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Schiff fighting an uphill battle

Ryan Carter

In an annual effort that has traditionally been an uphill battle on

Capitol Hill, a local congressman has taken the reins of pushing a

resolution recognizing the Armenian Genocide for passage.

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This year, for the first time, Rep. Adam Schiff (D-Burbank) took

the lead in nudging Congress to officially recognize the Armenian

Genocide because former Rep. David Bonior (D-Mich.), the effort’s

former lead sponsor, retired. Schiff also sits on the House

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International Relations Committee and the Subcommittee on

International Terrorism, Nonproliferation and Human Rights.

A resolution was introduced Monday by Schiff and co-sponsored by

Rep. George Radanovich (D-Fresno).

“The purpose of this resolution is to officially recognize the

facts and to make clear the events of 1915,” Schiff said. “And while

that’s been easy and noncontroversial at the state level, it’s been

difficult in Congress.”

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In 1915, 1.5 million people were systematically killed at the

hands of the Ottoman-Turkish Empire, Schiff said.

In 1988, President Reagan signed a bill that criminalized genocide

under U.S. law. But America has never formally recognized the

Armenian Genocide. Armenian leaders and Schiff said congressional

reluctance is because of a strong Turkish lobby in Washington, D.C.

Schiff said the resolution accounts for Turkey’s delicate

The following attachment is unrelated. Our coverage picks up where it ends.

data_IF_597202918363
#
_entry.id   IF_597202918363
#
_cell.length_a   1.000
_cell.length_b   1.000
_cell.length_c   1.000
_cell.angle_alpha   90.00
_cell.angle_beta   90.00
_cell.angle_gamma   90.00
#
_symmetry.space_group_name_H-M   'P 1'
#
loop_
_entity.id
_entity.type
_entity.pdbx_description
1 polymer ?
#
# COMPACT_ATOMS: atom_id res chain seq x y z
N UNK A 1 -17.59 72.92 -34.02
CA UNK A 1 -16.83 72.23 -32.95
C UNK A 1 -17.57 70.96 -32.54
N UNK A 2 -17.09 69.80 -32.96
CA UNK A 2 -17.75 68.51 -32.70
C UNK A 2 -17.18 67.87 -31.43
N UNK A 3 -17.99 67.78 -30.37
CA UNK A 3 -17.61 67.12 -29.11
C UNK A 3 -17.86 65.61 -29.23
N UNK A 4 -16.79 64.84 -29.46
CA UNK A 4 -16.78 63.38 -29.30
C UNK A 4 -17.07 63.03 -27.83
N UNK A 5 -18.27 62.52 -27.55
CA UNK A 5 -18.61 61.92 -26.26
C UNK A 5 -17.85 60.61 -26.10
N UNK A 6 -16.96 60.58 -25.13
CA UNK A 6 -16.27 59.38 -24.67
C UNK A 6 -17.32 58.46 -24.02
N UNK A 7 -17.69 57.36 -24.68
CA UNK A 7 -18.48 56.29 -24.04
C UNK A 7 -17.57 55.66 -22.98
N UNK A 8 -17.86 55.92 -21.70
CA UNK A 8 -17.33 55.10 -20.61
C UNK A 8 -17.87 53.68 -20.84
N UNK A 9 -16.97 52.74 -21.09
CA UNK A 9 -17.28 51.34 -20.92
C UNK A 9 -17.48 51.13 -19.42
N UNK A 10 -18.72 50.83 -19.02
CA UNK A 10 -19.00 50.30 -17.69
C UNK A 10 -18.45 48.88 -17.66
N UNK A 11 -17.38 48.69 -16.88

strategic position in the Middle East. In the build-up to the war in

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Iraq, Turkey’s parliament refused to authorize the deployment of

62,000 U.S. troops on Turkish soil, which is north of Iraq.

Still, the resolution is unwarranted, Turkish officials said.

“Let me say we don’t agree with the term used to define a

genocide,” said Ozgur Kivanc Altan, acting Turkish Consul General in

Los Angeles. “We believe what happened during World War I for the

Ottoman Empire was a terrible tragedy. Many people lost their lives

and many people suffered -- from Turkey and Armenia, and Christians,

Muslims and Jews. But for genocide, according to international law,

there needs to be an intent to destroy a nation. This was absolutely

not the case.”

Altan said the matters of Turkey’s position in the war in Iraq and

its role in what many believe was a massacre should not be equated.

“I don’t thing there should be a relationship between those

issues,” he said.


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